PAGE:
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Antitumor activity of CD56-chimeric antigen receptor T cells in neuroblastoma and SCLC models

Abstract

The CD56 antigen (NCAM-1) is highly expressed on several malignancies with neuronal or neuroendocrine differentiation, including small-cell lung cancer and neuroblastoma, tumor types for which new therapeutic options are needed. We hypothesized that CD56-specific chimeric antigen receptor (CAR) T cells could target and eliminate CD56-positive malignancies. Sleeping Beauty transposon-generated CD56R-CAR T cells exhibited αβT-cell receptors, released antitumor cytokines upon co-culture with CD56+ tumor targets, demonstrated a lack of fratricide, and expression of cytolytic function in the presence of CD56+ stimulation. The CD56R-CAR+ T cells are capable of killing CD56+ neuroblastoma, glioma, and SCLC tumor cells in in vitro co-cultures and when tested against CD56+ human xenograft neuroblastoma models and SCLC models, CD56R-CAR+ T cells were able to inhibit tumor growth in vivo. These results indicate that CD56-CARs merit further investigation as a potential treatment for CD56+ malignancies.

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Acknowledgements

We thank the flow cytometry and cellular imaging core facilities at MD Anderson. This study was funded by Cancer Center Core Grant (CA16672); RO1 (CA124782, CA120956, CA141303, CA141303); P01 (CA148600); SPORES (CA100632, CA136411, CA00632); Albert J Ward Foundation; Alex’s Lemonade Stand Foundation; Burroughs Wellcome Fund; Cancer Prevention and Research Institute of Texas; Charles B. Goddard Foundation of Texas; CLL Global Research Foundation; Energy Transfer Partners; Estate of Noelan L. Bibler; Gillson Longenbaugh Foundation; Harry T. Mangurian, Jr., Fund for Leukemia Immunotherapy; Khalifa Bin Zayed Al Nahyan Foundation; Kleberg Foundation; Leukemia and Lymphoma Society; Lung Cancer Research Foundation; Lung Cancer Moon Shot; Lymphoma Research Foundation; Miller Foundation; Mr. Herb Simons; Mr. and Mrs. Joe H. Scales; Mr. Thomas Scott; National Foundation for Cancer Research; NIH Cancer Center Support Grant (CA016672) Pediatric Cancer Research Foundation; Sheikh Khalifa Bin Zayed Al Nahyan Institute for Personalized Cancer Therapy; University of Texas MD Anderson Cancer Center Sister Institution Network Fund and Moon Shot Fund; The University of Texas Southwestern Medical Center and The University of Texas MD Anderson Cancer Center NIH Lung SPORE Grant (5 P50 CA070907); William Lawrence and Blanche Hughes Children’s Foundation. Publication under the Creative Commons CC-BY license is not required.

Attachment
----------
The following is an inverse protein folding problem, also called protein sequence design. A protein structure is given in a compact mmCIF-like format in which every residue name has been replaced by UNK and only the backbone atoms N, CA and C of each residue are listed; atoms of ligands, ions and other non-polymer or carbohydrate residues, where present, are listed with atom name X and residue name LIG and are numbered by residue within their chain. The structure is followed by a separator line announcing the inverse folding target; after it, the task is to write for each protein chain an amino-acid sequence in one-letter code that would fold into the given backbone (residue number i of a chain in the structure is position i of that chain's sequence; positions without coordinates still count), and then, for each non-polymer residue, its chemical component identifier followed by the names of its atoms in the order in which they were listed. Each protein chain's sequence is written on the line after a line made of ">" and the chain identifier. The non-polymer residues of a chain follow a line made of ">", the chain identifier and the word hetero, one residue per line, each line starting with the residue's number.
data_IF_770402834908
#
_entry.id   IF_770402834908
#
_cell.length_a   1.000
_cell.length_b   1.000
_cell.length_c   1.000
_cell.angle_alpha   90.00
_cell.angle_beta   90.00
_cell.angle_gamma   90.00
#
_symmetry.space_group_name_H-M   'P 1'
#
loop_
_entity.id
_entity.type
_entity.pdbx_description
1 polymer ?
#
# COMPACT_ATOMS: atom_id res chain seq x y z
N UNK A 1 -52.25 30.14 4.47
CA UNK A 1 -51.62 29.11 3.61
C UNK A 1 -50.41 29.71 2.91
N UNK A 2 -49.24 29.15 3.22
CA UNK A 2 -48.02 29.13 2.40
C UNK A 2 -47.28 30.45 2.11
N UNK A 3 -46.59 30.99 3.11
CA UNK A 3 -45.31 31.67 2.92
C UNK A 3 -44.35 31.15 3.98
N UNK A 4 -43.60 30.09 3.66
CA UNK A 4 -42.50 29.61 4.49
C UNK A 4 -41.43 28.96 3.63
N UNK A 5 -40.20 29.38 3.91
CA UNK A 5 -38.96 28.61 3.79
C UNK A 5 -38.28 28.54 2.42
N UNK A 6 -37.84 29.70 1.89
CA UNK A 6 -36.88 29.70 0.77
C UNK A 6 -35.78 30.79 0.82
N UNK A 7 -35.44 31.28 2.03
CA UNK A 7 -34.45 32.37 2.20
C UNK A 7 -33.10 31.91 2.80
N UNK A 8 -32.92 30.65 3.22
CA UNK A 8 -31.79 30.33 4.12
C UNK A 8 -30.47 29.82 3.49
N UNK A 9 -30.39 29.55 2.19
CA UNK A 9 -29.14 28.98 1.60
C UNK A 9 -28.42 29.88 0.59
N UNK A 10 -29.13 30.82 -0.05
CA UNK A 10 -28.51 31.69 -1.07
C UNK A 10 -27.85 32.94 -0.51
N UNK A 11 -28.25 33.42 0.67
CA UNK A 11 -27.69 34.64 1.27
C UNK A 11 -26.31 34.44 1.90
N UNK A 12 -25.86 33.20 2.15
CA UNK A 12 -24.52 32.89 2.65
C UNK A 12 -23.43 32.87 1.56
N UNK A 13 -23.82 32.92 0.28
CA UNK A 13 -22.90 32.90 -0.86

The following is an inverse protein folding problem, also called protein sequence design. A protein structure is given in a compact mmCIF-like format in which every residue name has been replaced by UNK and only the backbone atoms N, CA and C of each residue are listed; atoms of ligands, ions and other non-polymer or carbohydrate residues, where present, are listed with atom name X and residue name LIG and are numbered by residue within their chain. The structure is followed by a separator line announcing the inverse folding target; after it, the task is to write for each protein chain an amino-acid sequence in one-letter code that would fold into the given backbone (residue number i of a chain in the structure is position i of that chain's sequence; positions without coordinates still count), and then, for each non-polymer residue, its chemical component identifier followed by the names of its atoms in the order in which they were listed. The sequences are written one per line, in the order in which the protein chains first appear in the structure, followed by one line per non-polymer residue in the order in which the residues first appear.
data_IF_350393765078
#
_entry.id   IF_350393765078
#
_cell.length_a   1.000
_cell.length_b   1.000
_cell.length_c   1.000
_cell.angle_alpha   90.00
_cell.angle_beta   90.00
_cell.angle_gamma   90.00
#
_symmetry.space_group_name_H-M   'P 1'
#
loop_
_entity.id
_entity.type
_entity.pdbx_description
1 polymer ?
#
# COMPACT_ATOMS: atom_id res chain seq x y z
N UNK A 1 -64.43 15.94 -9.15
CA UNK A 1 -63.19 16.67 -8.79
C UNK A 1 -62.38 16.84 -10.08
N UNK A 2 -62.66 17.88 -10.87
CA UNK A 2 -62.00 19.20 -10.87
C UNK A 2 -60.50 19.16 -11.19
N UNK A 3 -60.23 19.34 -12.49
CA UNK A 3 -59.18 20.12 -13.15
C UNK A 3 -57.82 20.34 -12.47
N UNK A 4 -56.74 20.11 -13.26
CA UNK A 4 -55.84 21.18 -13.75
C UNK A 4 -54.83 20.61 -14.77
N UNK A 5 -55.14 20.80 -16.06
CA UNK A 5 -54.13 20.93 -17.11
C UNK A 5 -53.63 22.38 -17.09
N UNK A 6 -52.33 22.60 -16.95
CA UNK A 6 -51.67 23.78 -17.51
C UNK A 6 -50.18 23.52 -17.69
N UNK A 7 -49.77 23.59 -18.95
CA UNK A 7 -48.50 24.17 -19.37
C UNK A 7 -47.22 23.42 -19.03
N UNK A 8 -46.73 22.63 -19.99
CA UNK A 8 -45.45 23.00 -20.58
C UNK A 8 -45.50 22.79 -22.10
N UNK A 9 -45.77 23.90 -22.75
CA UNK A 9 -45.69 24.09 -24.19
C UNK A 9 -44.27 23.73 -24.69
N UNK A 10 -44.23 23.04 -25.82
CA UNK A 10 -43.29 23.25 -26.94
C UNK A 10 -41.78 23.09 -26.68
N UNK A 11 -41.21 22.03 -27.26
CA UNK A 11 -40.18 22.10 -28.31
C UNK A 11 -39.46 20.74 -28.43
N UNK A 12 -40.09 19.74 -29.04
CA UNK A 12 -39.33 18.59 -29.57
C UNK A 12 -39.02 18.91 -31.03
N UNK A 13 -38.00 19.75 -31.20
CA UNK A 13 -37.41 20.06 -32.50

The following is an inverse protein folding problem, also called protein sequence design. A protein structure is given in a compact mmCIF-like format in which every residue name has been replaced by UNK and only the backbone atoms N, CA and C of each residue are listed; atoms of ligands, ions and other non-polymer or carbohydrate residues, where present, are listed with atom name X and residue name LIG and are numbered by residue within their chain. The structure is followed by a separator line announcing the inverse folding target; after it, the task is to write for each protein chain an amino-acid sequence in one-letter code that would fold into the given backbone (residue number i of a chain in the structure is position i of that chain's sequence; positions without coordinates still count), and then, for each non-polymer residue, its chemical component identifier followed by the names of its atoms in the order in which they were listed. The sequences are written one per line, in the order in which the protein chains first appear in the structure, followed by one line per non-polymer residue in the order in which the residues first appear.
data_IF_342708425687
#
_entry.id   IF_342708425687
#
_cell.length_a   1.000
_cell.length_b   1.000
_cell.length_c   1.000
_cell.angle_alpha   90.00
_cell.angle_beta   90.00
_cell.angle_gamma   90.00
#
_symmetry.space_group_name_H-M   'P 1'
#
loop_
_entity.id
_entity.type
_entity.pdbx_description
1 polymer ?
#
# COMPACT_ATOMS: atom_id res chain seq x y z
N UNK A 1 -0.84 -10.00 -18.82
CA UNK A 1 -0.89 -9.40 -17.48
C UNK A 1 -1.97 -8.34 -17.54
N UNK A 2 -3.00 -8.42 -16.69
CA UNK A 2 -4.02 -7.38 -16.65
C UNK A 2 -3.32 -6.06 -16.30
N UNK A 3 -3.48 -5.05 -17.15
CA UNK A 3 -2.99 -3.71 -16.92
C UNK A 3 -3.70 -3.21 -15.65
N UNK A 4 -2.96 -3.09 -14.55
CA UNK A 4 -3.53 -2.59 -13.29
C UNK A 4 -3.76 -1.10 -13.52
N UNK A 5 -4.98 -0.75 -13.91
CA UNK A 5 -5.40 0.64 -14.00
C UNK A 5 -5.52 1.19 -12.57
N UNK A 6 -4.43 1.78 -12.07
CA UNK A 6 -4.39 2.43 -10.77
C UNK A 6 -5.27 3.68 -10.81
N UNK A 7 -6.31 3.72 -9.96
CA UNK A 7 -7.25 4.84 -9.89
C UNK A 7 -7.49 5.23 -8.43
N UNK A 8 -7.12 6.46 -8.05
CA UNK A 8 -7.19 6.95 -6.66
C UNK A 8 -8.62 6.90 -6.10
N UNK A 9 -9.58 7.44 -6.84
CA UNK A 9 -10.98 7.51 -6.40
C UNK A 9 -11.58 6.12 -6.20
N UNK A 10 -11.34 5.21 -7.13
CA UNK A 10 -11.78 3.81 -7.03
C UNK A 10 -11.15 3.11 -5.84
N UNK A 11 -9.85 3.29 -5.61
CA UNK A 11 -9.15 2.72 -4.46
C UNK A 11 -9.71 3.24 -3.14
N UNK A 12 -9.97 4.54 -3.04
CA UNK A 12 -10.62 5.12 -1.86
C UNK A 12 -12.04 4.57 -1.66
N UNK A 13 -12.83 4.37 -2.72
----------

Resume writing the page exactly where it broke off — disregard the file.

Authors contributions

DLC and WLD designed and conducted experiments, performed data interpretation, and manuscript preparation; MHH provided manufacture assistance with the SB plasmids and CAR T cells; HS and SO assisted with the molecular work; TM and KS assisted with the animal experiments; LJC, KAD, BSG, and JVH provided concept and design of work and supervision of scientific work. LJC and JVH provided manuscript editing and review of this work.

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Correspondence to John V. Heymach.

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Conflict of interest

The technology described in this report was advanced through research conducted at MD Anderson by LJC. In January 2015, the technology was licensed by MD Anderson for commercial application to ZIOPHARM Oncology, Inc., and Intrexon Corporation, in exchange for equity interests in each of these companies. LJC and some co-authors are eligible to receive equity as a result of the licensing of this technology. On May 7, 2015, LJC was appointed as the Chief Executive Officer at ZIOPHARM. LJC is also a Visiting Scientist at MD Anderson, where he continues to help supervise the development of this technology. The information being reported in this publication is research in which MD Anderson has an institutional financial conflict of interest. Because MD Anderson is committed to the protection of human subjects and the effective management of its financial conflicts of interest in relation to its research activities, MD Anderson has implemented an Institutional Conflict of Interest Management and Monitoring Plan to manage and monitor the conflict of interest with respect to MD Anderson’ s conduct of this research. JVH reports receiving commercial research support from AstraZeneca and is a consultant/advisory board member for AstraZeneca, Boehringer Ingelheim, Genentech, GlaxoSmithKline, and Synta. The remaining authors declare that they have no conflict of interest.

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Crossland, D.L., Denning, W.L., Ang, S. et al. Antitumor activity of CD56-chimeric antigen receptor T cells in neuroblastoma and SCLC models. Oncogene 37, 3686–3697 (2018). https://doi.org/10.1038/s41388-018-0187-2

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